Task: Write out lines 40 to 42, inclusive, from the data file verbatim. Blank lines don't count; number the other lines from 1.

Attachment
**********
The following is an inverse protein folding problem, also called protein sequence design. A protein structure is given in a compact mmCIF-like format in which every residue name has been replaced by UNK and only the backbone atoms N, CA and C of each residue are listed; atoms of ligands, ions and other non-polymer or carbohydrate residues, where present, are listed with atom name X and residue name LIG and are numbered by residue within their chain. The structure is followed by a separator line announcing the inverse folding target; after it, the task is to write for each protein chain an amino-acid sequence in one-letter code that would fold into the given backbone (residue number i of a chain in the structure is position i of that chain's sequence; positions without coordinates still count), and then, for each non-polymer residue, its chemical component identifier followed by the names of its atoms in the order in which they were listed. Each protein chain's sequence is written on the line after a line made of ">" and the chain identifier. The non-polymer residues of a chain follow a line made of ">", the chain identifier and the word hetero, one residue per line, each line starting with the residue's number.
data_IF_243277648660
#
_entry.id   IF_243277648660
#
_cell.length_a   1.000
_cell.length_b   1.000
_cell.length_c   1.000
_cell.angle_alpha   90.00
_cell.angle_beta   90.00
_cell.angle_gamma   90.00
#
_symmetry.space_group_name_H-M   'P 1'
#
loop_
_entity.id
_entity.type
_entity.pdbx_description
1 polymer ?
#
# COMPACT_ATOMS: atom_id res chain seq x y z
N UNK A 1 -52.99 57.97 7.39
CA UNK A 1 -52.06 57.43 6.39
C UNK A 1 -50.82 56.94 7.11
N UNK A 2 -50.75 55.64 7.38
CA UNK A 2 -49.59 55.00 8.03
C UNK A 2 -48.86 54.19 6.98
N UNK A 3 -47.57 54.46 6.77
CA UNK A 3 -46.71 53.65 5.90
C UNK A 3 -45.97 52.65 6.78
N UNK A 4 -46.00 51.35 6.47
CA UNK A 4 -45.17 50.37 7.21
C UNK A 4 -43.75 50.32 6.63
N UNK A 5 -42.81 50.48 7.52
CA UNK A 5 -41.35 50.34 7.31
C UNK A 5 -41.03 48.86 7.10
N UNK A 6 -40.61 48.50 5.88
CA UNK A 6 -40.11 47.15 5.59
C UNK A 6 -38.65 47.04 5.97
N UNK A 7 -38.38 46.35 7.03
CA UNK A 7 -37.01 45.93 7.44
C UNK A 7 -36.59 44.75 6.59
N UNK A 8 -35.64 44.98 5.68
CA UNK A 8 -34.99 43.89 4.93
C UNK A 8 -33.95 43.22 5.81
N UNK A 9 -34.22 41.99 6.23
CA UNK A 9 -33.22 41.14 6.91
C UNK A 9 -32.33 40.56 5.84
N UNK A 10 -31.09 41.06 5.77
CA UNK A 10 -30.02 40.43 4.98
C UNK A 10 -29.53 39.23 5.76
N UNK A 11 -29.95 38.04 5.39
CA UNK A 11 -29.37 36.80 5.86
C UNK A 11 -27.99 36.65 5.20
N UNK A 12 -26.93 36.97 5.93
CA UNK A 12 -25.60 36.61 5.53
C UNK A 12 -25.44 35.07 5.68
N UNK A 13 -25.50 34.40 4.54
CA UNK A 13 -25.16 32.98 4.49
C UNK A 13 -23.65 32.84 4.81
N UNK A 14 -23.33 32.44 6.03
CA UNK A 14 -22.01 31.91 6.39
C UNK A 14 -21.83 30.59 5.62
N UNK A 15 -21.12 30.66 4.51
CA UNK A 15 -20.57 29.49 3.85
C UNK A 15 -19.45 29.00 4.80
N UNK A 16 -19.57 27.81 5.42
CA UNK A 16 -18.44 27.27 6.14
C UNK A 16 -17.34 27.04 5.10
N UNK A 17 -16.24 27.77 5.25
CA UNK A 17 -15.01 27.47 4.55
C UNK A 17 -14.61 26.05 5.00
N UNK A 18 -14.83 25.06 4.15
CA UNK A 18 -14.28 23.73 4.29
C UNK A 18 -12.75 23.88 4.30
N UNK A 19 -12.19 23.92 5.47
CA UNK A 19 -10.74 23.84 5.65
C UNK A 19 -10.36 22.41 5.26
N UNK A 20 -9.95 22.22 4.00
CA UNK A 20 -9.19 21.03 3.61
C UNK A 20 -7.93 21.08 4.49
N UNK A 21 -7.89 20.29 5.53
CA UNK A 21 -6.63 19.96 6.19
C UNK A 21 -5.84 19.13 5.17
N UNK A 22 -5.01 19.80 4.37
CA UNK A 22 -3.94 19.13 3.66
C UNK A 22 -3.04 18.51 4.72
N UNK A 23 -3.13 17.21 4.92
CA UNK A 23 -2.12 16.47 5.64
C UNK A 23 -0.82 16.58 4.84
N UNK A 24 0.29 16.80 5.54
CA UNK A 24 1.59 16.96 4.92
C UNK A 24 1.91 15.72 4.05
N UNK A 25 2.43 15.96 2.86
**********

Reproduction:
N UNK A 7 -38.38 46.35 7.03
CA UNK A 7 -37.01 45.93 7.44
C UNK A 7 -36.59 44.75 6.59